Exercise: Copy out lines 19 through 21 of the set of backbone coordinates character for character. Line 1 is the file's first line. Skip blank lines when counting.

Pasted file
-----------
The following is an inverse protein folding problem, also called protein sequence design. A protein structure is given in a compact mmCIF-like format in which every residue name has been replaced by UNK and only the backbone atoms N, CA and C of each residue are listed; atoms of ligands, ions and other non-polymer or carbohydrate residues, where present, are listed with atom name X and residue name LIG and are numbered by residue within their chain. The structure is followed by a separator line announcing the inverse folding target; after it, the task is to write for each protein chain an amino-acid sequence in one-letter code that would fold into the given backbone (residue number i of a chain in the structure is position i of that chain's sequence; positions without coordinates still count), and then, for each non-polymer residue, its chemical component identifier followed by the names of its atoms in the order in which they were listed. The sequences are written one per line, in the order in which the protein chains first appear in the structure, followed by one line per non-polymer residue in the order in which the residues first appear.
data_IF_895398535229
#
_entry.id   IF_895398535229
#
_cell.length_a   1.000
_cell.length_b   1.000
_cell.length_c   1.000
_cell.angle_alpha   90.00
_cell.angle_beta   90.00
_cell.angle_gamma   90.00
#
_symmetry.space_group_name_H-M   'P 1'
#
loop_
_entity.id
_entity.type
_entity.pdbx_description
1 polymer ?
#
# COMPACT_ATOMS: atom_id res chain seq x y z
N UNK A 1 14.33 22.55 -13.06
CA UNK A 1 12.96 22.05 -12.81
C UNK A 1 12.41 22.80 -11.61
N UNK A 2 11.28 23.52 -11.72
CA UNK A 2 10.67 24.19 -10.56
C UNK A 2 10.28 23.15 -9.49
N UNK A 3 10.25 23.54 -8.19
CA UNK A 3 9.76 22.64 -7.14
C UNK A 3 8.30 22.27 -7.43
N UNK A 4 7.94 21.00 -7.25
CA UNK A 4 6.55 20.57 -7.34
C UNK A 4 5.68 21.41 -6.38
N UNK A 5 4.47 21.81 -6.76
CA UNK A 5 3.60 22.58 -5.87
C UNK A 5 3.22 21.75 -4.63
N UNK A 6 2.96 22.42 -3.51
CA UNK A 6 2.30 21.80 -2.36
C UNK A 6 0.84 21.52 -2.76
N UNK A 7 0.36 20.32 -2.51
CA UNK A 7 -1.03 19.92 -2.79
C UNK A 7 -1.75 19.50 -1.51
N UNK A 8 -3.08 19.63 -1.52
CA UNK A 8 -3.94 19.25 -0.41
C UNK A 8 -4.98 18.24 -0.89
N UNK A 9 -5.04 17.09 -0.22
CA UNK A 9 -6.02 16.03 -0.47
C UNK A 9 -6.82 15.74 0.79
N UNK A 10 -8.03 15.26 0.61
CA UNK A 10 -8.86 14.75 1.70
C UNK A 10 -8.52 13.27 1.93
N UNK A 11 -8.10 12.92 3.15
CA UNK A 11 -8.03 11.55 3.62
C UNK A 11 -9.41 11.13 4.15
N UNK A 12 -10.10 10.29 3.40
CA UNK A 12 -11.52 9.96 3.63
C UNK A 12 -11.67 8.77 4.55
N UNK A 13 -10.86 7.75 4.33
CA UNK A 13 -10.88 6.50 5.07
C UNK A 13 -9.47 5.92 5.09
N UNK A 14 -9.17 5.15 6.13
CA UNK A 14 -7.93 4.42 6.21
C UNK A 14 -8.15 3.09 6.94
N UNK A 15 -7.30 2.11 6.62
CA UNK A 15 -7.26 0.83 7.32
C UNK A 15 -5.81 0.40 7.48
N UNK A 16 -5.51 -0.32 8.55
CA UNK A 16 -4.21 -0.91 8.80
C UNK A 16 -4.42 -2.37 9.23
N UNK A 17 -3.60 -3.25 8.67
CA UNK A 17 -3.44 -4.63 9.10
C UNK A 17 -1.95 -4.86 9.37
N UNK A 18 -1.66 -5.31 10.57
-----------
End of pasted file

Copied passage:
1 polymer ?
#
# COMPACT_ATOMS: atom_id res chain seq x y z